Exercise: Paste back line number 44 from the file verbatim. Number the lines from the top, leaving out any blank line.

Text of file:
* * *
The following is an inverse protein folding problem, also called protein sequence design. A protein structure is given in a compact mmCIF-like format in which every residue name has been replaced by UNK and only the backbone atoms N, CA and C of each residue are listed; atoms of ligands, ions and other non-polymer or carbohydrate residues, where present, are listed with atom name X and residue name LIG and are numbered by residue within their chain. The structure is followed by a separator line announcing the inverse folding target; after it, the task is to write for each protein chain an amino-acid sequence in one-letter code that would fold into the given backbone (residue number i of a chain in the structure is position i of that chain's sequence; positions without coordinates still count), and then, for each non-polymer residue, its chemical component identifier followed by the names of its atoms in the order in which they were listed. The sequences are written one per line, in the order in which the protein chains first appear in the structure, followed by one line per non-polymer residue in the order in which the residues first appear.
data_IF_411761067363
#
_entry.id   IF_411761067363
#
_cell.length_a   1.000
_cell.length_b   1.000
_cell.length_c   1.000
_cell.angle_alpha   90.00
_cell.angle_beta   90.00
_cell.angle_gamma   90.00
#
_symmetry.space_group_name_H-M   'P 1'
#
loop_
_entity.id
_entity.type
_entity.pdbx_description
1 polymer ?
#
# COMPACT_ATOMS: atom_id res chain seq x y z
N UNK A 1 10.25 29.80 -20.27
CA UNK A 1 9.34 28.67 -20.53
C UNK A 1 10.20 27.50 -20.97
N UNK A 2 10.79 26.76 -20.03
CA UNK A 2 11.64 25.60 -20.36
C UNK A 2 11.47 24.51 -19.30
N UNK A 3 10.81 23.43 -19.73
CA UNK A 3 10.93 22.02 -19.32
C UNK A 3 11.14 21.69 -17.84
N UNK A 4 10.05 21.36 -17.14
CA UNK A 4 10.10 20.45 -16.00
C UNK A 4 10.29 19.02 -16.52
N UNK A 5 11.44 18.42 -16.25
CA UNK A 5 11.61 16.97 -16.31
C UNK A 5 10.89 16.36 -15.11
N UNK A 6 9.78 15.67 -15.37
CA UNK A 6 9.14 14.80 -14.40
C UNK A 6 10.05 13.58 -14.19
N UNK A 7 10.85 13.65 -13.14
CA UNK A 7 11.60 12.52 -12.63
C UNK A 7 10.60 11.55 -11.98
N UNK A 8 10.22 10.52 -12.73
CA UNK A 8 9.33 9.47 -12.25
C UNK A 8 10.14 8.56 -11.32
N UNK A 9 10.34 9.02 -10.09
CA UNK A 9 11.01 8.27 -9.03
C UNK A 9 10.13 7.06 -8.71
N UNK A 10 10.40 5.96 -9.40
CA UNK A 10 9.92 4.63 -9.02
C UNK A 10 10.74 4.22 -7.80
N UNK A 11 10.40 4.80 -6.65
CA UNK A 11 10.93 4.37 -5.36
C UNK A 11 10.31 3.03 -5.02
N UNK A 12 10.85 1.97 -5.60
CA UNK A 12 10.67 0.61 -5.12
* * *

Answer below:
CA UNK A 8 9.33 9.47 -12.25